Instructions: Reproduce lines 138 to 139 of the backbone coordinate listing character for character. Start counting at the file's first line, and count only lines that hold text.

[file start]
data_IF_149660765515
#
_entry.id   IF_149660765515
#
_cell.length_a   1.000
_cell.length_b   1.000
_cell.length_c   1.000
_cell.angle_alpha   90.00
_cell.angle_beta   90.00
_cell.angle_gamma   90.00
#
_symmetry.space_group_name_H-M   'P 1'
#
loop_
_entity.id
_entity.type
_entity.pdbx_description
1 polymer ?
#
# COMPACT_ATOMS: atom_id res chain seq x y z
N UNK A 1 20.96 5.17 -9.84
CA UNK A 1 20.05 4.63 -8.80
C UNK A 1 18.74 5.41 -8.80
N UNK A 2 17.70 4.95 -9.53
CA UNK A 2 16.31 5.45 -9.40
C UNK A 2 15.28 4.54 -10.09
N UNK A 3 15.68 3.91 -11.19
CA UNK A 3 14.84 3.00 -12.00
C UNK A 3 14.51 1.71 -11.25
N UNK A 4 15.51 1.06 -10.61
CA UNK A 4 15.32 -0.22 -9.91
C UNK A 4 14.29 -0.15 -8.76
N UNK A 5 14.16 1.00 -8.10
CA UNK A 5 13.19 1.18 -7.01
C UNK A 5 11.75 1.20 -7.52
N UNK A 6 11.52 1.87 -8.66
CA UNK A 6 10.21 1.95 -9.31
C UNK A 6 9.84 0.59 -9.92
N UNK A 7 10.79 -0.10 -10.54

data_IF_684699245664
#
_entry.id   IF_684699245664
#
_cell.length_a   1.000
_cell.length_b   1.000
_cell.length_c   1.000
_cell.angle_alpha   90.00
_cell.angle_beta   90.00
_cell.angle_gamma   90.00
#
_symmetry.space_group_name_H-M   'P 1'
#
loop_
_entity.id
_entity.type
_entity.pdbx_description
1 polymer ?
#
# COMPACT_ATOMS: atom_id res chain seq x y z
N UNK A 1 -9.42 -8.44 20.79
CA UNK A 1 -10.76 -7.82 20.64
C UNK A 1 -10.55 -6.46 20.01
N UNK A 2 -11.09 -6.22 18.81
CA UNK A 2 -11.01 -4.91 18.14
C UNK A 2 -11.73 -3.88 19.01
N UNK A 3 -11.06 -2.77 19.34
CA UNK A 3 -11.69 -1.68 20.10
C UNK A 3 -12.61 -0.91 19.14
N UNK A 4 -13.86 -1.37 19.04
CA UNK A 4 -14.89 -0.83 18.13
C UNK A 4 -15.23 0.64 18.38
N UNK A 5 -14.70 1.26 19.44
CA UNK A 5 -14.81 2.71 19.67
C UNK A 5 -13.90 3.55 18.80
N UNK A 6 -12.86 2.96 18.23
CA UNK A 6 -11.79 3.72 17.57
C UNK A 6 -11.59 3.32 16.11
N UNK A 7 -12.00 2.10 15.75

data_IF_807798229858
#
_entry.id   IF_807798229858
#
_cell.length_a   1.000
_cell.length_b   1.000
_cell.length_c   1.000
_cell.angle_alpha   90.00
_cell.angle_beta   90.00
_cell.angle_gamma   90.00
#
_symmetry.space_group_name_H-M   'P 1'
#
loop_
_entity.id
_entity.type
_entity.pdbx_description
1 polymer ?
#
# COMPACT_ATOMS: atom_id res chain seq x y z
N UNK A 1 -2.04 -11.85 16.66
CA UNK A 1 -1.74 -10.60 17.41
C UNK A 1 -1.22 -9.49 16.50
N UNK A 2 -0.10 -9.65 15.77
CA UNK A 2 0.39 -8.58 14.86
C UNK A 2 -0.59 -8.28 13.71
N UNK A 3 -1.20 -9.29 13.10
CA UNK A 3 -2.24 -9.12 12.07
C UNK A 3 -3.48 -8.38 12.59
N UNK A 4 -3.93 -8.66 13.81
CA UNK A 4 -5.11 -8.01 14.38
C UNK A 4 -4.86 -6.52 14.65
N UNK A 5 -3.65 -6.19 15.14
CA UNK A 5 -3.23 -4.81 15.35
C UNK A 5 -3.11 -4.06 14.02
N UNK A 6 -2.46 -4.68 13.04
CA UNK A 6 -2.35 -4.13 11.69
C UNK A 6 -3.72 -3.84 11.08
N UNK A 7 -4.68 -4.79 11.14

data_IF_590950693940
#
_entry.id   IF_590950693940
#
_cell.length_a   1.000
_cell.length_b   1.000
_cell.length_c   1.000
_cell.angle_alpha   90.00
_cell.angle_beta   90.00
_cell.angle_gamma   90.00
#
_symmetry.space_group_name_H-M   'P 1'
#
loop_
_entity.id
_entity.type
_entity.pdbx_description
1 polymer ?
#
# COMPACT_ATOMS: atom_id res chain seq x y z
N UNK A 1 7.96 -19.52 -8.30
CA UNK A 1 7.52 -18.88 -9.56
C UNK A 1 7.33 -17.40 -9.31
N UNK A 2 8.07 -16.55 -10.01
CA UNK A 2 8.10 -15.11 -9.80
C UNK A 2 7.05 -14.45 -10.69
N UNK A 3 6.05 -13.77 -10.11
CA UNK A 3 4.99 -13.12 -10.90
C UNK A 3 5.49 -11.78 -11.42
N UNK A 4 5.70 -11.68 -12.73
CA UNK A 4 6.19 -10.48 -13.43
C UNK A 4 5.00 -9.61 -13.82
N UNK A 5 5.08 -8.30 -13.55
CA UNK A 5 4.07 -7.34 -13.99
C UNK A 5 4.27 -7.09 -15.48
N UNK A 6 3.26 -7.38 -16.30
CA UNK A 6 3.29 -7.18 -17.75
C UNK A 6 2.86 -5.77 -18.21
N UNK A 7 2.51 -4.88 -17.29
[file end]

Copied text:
N UNK A 1 7.96 -19.52 -8.30
CA UNK A 1 7.52 -18.88 -9.56